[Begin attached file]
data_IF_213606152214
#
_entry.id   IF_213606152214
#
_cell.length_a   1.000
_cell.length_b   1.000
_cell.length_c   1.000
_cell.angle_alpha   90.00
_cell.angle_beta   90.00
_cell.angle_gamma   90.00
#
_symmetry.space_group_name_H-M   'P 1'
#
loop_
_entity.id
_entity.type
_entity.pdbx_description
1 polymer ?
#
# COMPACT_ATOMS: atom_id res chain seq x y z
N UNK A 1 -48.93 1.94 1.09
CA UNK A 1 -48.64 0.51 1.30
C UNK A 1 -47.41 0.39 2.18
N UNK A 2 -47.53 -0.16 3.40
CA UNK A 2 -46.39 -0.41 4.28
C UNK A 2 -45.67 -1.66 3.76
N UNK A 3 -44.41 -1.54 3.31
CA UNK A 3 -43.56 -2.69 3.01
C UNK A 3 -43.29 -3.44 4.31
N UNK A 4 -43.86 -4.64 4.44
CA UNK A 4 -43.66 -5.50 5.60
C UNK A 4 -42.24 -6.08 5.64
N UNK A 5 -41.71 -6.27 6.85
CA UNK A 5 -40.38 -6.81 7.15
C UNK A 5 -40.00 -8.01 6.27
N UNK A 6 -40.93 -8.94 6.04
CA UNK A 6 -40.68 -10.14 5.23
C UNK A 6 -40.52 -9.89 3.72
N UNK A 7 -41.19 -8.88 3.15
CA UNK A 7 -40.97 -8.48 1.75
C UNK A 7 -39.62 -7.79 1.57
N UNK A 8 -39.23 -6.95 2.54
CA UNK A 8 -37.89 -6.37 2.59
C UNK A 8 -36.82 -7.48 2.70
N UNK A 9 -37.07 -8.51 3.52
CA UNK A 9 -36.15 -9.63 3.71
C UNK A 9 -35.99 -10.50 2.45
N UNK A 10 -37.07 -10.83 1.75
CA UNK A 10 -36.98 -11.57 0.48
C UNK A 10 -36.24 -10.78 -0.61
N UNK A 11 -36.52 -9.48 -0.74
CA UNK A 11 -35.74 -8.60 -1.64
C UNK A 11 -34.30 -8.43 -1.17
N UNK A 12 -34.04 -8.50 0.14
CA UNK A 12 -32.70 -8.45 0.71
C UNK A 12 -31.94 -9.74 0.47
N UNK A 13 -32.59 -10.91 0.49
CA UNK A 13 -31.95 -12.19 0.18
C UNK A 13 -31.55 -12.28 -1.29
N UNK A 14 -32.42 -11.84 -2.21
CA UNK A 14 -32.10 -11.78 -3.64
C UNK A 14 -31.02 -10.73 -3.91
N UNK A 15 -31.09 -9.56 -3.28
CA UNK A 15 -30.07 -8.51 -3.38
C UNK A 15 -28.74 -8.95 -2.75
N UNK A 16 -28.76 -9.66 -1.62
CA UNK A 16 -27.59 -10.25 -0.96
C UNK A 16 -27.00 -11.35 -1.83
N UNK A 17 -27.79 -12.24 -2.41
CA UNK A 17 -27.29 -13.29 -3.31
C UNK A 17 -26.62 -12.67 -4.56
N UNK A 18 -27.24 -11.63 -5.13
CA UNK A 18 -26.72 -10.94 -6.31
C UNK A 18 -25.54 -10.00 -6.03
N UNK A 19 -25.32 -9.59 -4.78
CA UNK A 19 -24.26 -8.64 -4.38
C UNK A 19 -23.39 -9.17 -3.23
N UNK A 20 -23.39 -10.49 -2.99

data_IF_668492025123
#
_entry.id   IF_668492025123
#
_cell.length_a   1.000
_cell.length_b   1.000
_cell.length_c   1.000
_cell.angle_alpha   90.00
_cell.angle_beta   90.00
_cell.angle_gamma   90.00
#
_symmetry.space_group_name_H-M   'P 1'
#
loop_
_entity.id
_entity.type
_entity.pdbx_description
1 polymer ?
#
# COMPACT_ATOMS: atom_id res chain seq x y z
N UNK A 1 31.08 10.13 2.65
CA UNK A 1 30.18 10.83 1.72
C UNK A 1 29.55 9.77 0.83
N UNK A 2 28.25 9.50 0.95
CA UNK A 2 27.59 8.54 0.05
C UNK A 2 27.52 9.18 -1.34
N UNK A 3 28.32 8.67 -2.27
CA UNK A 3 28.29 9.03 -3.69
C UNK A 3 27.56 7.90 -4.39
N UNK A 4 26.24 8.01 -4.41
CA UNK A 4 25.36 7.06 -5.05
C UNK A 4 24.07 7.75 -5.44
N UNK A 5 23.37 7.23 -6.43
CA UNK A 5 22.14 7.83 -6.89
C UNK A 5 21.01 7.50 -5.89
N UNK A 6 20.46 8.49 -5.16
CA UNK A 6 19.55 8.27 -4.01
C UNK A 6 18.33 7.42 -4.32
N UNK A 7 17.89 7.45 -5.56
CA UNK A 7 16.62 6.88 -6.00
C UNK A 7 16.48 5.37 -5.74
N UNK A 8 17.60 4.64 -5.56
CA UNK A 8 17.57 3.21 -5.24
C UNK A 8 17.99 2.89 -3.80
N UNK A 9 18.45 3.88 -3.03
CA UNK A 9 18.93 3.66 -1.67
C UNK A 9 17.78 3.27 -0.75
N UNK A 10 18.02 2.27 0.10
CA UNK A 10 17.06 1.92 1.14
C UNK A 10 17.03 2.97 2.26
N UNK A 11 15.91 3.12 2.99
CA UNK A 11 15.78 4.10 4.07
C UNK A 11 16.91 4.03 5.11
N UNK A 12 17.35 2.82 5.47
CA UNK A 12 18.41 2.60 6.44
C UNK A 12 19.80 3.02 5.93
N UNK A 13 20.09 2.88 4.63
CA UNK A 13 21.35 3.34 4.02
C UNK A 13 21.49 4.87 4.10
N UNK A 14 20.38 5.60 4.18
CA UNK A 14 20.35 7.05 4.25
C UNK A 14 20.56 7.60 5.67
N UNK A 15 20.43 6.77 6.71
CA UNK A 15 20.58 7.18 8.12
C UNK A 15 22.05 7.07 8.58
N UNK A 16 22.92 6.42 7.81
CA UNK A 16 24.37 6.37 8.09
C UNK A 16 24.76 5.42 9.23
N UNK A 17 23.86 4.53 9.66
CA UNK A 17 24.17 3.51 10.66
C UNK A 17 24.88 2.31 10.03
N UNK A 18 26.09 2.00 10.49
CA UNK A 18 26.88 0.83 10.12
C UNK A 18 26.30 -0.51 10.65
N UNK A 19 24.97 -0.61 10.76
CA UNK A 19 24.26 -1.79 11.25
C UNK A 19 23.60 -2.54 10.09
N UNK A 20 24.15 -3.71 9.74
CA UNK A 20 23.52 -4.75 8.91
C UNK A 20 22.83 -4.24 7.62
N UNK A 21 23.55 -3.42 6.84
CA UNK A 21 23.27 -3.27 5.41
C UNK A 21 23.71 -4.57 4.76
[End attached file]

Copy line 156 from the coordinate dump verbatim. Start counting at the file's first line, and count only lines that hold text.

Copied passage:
N UNK A 20 24.15 -3.71 9.74